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How would a lender find out if a homeowner rented out their reverse mortgaged home

by Goingnutz from Dana Point, California. Jan 4th 2013 Reply


Bert Carpenter (BertCarpenter)
#38 ranked lender in Arizona - 1,821 contributions

Well, First of all, Don't. It's called Fraud and the Feds are looking for people to hang up there as examples. Here are some of the methods I have seen: When you move out, you no longer need homeowner's insurance, why? Because it covers all of your personal belongings that are oops, no longer there. The insurance company notifies the lender of the change in coverage, Busted. So you don't tell the insurance company, right? Still Busted but now you have committed insurance fraud as well. So you decide it's still worth the risk and don't change the coverage type, but your tenant takes out a renter's policy. Still busted and still fraud because the feds will know in very short order that the policy has been issued to a tenant at your address. They send you a letter and the post office notifies them of the mail forwarding ordered in place, Busted. They see a change in the address on your payment check, Busted. They'll even send people out to knock on the door and see who answers, Busted. They verify the address on your tax return or SS paperwork, your Medicare info. You need to remember that the loan is insured by FHA/HUD, which IS the Federal Government. One of the forms you signed allows them to obtain the kind of info discussed above as long as the loan is outstanding. There are probably at least a dozen other ways they will find out, and trust me...They will find out. My advice is this...Unless you want to become the next Jessie James Poster Child for Mortgage Fraud, Don't screw with the Feds. The loan agreement requires you to live in the home as your primary residence or to pay it off. Live in it or pay the loan off. Of course you could always take up residency at the local Federal Pen. ~ Bert Carpenter, The LoansA2z team of NOVA Home Loans ~ Licensed in California and Arizona ~ NMLS 40586 ~ www.LoansA2z.com ~ 888-889-9950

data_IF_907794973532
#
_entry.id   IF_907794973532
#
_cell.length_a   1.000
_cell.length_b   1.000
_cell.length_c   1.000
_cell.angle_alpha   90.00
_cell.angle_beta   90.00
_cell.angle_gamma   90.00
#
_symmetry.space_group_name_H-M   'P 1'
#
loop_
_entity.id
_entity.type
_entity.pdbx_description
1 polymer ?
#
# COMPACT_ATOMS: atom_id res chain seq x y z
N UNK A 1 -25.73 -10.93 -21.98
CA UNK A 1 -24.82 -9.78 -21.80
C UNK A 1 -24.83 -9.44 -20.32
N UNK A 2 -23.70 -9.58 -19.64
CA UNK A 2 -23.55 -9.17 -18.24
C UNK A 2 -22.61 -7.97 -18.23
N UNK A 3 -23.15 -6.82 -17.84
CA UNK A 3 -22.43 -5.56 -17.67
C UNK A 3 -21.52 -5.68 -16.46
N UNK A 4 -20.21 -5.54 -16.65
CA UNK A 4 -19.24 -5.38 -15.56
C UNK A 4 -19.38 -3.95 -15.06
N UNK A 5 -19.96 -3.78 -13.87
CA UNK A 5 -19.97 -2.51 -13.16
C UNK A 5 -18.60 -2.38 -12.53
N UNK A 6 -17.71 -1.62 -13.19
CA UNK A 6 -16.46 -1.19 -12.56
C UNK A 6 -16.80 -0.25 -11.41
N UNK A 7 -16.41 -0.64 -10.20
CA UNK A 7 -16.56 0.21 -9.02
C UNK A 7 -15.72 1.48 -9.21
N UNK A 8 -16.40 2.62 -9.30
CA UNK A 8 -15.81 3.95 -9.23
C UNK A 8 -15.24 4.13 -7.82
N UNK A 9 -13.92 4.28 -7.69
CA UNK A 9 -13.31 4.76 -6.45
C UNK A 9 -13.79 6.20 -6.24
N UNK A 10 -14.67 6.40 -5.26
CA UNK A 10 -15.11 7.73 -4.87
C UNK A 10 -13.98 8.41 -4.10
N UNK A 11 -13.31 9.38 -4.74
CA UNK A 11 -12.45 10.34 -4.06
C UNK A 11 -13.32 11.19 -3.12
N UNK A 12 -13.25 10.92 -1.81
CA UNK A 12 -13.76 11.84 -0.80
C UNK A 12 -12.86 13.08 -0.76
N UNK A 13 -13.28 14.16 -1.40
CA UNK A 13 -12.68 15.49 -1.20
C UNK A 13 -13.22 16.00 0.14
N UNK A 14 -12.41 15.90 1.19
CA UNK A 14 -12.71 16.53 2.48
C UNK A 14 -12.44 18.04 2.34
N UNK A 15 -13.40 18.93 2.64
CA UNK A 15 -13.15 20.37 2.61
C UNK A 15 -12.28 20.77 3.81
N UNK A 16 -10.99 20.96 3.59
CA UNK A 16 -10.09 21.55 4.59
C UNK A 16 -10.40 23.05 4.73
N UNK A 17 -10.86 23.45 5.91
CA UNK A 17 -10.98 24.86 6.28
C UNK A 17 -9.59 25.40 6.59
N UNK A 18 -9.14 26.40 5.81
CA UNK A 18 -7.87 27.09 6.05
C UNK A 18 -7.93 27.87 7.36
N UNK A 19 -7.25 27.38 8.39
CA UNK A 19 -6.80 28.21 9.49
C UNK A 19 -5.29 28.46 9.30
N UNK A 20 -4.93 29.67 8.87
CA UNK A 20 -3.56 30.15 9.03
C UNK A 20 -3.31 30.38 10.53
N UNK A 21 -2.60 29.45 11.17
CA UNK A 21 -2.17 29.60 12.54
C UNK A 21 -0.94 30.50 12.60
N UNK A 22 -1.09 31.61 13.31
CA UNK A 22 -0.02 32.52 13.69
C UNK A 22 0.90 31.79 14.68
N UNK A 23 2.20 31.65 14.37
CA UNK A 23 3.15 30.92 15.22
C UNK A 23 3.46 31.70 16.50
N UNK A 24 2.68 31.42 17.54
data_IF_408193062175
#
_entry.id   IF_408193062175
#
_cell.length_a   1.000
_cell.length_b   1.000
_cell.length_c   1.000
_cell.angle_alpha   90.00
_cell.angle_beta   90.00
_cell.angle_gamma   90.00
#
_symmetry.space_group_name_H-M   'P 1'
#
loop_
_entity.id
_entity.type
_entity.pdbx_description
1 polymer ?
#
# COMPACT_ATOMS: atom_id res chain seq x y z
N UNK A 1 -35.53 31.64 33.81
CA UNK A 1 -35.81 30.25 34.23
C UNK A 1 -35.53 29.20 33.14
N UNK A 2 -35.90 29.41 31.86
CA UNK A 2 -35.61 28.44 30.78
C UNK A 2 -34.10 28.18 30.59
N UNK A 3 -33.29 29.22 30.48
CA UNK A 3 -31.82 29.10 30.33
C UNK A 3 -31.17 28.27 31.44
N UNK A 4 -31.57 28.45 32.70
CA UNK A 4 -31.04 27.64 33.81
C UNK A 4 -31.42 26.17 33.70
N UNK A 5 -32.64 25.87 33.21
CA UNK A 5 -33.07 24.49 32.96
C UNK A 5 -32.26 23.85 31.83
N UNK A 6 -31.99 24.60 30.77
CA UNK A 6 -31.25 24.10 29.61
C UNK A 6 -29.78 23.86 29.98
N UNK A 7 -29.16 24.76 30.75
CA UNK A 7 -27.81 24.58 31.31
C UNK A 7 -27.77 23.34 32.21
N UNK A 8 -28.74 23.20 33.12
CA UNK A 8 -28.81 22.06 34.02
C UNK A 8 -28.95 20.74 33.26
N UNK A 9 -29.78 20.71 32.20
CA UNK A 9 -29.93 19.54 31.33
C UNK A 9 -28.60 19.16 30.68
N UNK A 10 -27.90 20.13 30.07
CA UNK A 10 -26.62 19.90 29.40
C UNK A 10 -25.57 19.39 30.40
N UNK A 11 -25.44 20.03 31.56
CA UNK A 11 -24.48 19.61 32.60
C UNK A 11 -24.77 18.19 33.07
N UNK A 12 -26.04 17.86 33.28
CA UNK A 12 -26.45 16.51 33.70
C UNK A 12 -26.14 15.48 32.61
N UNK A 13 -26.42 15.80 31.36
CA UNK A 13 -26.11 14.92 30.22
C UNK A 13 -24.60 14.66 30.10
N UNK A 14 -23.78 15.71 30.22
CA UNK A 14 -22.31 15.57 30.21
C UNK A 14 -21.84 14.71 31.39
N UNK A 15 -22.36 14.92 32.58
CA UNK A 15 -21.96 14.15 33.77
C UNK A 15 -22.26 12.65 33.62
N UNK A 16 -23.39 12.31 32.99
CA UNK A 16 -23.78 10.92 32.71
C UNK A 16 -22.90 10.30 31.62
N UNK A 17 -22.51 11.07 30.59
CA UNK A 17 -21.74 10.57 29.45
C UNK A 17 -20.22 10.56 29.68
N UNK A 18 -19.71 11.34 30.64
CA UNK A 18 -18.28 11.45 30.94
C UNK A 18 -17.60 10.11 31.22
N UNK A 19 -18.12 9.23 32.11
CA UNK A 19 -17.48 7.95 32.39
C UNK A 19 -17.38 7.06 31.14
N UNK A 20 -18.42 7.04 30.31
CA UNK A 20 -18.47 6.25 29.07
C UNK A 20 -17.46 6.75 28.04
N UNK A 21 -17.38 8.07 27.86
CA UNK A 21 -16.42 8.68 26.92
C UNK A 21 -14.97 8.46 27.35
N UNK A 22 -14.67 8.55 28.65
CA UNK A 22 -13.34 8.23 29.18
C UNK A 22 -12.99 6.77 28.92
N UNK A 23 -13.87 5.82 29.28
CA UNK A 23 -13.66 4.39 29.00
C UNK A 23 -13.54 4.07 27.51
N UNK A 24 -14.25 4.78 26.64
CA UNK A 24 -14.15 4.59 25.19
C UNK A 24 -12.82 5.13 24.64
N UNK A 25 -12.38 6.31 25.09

Jan 4th 2013
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J.D. Peck (MortgageColoradoSprings)
#45 ranked lender in Colorado - 77 contributions

I agree with Bert. If you find yourself asking a question that begins with "how would a lender find out", you're likely doing something that would subject you to very large fines and/or imprisonment.

Jan 5th 2013
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Joe Metzler (JoeMetzler)
#1 ranked lender in Minnesota - 3,875 contributions

The #1 white collar crime currently on the FBI radar is mortgage fraud.

Jan 5th 2013
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Scott Williamson (scottwmson)
#304 ranked lender in California - 9 contributions

It is not illegal to rent your home, if you read the reverse mortgage note you will see that contractually you must maintain the property as your primary residence. Therefore renting the property out would trigger lender to call the note due and payable. This will create a problem, especially if you have equity left. If the reverse mortgage is a federally insured loan then that would involve them. Do you have to live there all the time? Can you move family members in? Can the family members contribute to the mortgagees fanicials? There are ways that you can benefit without violating your agreement (the note). The biggest problem I see with reverse mortgages is the mortgagess/family do not think about the exit strategies before they move forward or for that matter after they have one. Feel free to call me with any questions. Bottom line is make sure you know what you are doing and DO NOT DO ANYTHING ILLEGAL AND DON'T DO ANYTHING CONTRARY TO YOUR NOTE.Scott WilliamsonSacramento Mortgage Inc.scottpwmson@gmail.com916-261-0499

Jan 5th 2013
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Dave Metsker (DaveMetsker)
#37 ranked lender in Oregon - 2,317 contributions

Most lenders send an annual re-qualification letter, where you indicate that the home is still your primary residence. Also, returned monthly mail statements are a clue.

Mar 19th 2014
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